Enacting a school property tax exemption for Bulloch County senior citizens will take a while — if the Board of Education first supports it — Rep. Jan Tankersley told interested seniors Monday.
Between 75 and 80 people, most qualifying as seniors, filled the community building at Luetta Moore Park in Statesboro to talk about the topic. It was an organizational meeting as the group prepares to address the Bulloch County Board of Education during its 6:30 p.m. Aug. 8 regular session.
Besides being the state representative whose district includes the largest portion of Bulloch County and the only one who resides in the county, Tankersley, R-Brooklet, chairs the House Intergovernmental Coordination Committee. It handles legislation specific to a county or city.
"My part actually would start if the Board of Education listens to you at your meeting and they make a motion and it passes that they are willing to give senior citizens — whatever age that is determined to be — a tax exemption," Tankersley said. "From that point, that's where it comes up to us, and it comes up to the House of Representatives, and it is considered a piece of local legislation."
If the Board of Education signs a letter stating that it has voted on the proposal and wants the state to take it up, a referendum will still have to be called, she noted. The bill, handled through her committee, would probably pass easily because no other counties would be affected, Tankersley said. But voters in Bulloch County would have the final say.
"So, it's not a short process, even if you move along pretty well with these meetings, and I applaud you for putting this together and have a venue so that folks can come and say how they feel about it," she said.
'No free rides'
Acknowledging that she too is a Bulloch County senior citizen, Tankersley said, "I would love a tax break, too," near the beginning of her remarks. But after noting the steps of the process, she also commented that "there are no free rides on the bus."
"When we get a break, including myself and my husband, because we fall in that 70-and-up range, the younger folks in this district are going to have to pick up, and probably the millage rate would go up for them," Tankersley said. "So they'll have to look at numbers, and you've got to get this process started."
After some local seniors have worked on this topic for years, Tankersley said, she thinks it's time for the Board of Education to "at least look at some numbers and be well informed about how many people that would impact."
She spoke between opening remarks by organizers Kay Anderson, Luree Bowen, Nan Rushing and Roger Branch and before a much longer round of input from individuals in the crowd.
Bowen, 81, a native of Bulloch County who returned here after a career as a professional writer, said senior property owners have paid their "debt to society" and have seen Georgia Southern University and other parts of the local economy "grow and grow and grow."
"We're grateful to the good Lord that our children were able to get a good education, but now, with Social Security coming in the way it is, maybe we're lucky enough to have a retirement check other than that, we need to have our taxes reduced, and one of the best ways we can do it is ask for that school tax," Bowen said.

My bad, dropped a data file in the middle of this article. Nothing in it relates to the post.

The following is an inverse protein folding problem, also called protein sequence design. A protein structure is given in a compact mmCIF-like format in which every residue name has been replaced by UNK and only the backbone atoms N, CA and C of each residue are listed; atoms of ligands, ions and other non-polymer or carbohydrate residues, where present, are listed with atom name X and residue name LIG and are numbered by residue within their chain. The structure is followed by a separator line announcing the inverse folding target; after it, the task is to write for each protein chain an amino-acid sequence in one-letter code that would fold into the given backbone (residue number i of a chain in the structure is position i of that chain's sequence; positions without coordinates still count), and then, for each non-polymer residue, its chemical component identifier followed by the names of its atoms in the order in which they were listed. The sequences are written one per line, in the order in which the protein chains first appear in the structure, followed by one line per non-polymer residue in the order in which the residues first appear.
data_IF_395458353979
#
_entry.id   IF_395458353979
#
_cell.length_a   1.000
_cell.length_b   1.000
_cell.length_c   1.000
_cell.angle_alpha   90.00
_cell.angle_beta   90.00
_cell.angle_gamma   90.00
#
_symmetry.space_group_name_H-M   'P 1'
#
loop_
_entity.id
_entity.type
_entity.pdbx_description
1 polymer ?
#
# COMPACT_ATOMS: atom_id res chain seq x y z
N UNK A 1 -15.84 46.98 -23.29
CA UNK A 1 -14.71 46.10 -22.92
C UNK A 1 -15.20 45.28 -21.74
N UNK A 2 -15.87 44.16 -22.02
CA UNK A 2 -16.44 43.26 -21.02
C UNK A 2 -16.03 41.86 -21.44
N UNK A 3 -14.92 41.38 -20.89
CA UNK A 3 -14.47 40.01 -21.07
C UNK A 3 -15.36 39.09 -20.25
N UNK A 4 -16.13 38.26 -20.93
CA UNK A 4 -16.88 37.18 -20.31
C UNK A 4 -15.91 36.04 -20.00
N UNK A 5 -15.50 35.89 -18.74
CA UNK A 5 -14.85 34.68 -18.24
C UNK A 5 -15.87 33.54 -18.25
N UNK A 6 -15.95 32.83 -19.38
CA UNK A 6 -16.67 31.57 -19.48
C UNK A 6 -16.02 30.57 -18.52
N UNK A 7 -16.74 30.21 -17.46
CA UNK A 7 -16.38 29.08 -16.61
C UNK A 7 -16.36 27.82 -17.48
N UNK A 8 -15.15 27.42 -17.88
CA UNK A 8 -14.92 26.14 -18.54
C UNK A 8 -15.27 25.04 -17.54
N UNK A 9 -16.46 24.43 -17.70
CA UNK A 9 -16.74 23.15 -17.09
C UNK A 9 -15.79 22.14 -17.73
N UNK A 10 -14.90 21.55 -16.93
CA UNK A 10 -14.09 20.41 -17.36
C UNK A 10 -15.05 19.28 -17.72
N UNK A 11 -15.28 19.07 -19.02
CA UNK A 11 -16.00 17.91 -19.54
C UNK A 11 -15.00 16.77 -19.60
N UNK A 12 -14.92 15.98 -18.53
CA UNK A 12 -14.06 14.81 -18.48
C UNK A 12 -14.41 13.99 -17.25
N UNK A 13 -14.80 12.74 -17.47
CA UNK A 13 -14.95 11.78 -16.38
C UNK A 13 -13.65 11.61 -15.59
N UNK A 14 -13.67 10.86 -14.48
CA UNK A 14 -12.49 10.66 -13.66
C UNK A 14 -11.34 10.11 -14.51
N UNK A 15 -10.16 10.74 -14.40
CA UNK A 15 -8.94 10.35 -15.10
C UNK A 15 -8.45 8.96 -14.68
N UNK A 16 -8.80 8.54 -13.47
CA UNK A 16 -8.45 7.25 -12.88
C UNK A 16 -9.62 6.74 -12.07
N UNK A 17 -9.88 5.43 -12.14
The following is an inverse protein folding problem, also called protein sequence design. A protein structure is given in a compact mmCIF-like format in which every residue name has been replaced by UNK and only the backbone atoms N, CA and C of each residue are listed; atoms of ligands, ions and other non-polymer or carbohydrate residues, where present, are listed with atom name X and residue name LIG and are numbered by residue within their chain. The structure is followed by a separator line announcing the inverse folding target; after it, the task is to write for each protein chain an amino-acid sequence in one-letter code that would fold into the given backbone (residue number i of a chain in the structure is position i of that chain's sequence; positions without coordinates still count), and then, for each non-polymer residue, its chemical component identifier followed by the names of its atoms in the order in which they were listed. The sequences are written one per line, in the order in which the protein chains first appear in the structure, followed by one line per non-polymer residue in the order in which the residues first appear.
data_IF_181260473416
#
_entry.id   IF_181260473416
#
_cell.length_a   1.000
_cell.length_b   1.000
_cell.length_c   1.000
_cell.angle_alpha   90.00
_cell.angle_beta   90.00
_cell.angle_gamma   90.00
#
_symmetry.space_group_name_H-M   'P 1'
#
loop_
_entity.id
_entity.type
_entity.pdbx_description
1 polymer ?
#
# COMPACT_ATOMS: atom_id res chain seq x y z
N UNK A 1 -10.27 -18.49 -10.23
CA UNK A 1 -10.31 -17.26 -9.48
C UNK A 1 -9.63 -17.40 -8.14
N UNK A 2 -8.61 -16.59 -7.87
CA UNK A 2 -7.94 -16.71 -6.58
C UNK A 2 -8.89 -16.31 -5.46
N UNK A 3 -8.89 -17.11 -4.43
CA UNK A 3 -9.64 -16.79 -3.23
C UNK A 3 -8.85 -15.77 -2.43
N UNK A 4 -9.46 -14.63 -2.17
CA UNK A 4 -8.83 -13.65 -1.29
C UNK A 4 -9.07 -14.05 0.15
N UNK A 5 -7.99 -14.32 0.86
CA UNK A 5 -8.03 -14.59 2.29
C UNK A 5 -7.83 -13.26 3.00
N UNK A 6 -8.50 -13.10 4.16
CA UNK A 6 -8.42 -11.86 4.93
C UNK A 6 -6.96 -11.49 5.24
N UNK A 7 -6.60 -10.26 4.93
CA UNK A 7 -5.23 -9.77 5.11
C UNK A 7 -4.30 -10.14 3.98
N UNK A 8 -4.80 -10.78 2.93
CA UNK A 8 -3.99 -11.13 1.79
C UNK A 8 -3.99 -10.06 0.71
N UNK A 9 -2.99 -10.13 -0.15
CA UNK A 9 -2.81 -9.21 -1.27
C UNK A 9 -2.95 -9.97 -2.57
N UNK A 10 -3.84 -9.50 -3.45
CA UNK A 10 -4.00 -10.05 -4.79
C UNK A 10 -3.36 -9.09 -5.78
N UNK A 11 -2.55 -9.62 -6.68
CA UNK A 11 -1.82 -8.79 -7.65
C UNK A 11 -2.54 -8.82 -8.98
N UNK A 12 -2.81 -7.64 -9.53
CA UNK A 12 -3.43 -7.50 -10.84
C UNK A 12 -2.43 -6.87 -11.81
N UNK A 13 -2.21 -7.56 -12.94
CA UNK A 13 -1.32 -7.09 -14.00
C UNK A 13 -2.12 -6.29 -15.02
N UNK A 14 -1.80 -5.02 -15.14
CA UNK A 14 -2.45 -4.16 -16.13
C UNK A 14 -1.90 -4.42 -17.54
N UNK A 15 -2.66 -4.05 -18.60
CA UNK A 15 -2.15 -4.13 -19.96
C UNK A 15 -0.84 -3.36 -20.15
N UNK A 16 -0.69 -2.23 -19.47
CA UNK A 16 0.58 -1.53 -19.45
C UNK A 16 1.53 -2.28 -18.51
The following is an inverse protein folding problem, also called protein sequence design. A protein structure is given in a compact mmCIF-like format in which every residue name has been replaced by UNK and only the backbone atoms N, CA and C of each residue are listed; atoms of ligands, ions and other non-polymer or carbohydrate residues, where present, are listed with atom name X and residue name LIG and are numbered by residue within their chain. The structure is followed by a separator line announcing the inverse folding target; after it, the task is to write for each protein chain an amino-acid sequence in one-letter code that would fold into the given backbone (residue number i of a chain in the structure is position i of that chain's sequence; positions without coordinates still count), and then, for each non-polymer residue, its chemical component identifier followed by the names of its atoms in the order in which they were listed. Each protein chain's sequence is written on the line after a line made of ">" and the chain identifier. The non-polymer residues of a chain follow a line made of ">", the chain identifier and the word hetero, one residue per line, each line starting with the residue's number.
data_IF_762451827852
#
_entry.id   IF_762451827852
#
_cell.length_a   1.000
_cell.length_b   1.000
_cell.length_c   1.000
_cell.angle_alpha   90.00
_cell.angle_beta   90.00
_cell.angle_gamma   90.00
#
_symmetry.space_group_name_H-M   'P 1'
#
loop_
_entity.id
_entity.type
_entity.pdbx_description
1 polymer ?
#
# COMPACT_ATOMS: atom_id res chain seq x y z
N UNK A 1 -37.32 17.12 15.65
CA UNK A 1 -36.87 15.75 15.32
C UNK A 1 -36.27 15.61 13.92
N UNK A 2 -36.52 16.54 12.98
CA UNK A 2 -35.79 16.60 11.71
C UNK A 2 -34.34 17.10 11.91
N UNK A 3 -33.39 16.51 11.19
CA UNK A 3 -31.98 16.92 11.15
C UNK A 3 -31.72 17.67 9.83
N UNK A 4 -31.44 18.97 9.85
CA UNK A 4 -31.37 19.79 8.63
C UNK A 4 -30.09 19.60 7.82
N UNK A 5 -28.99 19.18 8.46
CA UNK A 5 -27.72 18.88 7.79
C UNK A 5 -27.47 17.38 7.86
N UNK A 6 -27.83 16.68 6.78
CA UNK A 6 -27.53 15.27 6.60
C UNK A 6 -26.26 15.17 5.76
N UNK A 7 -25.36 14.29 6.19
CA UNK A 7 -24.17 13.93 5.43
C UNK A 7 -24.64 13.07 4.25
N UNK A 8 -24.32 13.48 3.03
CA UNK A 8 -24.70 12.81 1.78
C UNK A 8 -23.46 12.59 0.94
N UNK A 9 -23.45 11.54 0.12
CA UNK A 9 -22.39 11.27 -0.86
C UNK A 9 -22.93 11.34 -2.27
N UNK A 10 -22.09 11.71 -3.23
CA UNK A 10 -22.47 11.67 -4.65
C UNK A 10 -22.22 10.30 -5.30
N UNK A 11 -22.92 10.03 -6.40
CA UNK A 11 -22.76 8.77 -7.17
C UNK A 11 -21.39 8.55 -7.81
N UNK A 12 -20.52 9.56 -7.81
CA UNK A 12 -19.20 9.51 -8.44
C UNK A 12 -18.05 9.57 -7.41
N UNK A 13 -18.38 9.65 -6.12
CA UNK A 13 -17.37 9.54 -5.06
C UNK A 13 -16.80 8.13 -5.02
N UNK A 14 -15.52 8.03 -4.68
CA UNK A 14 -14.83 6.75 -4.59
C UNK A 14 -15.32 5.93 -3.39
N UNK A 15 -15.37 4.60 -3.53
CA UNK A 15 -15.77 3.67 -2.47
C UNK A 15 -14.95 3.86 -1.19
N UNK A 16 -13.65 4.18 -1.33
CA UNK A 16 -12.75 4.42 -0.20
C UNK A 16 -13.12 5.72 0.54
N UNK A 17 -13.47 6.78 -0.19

Some of the leaders had suggested age 70 as the minimum qualifying age for the proposed exemption. By the end of Monday's gathering, the thinking had shifted to 65 as the general qualifying age, but with no firm conclusion, Bowen and Branch said Tuesday.
Some participants suggested an exemption for people who retire early because of disability. Ronnie Daniels, who identified himself as probably one of the youngest people attending, said that property owners still earning a salary or regular wages should continue paying the school tax, regardless of age.
"But what do you for the guy that's 63 years old and his employer said, 'Hey, I don't have a job for you no more because you're disabled'? …," Daniels said. "We need help."
He suggested making the exemption available whenever someone begins receiving Social Security or disability benefits.
This point of view may also be part of the presentations next week as three or four chosen spokespersons talk to the Board of Education, Bowen said.
In fact, Georgia has a partial statewide homestead exemption from property taxes levied for a school system, available to people age 62 and up who qualify. But it is limited to $10,000 of the homestead's assessed value, which is in effect $25,000 of market value. Only an individual or married couple making $10,000 or less annually in non-retirement income can qualify, but there is a higher exclusion of income from Social Security and other retirement and disability benefits, up to a total of $68,664, according to information on the Georgia Department of Revenue website.
Homeowners age 65 and older can also qualify, again subject to income limits, for a statewide exemption of up to $4,000 of assessed home value, which amounts to $10,000 market value, from all county property taxes.
But what participants in Monday's meeting expressed interest in was a complete, local exemption from property tax on a senior citizen's primary residence and a limited amount of attached property. They noted that a number of Georgia counties do this.
Herald reporter Al Hackle may be reached at (912) 489-9458.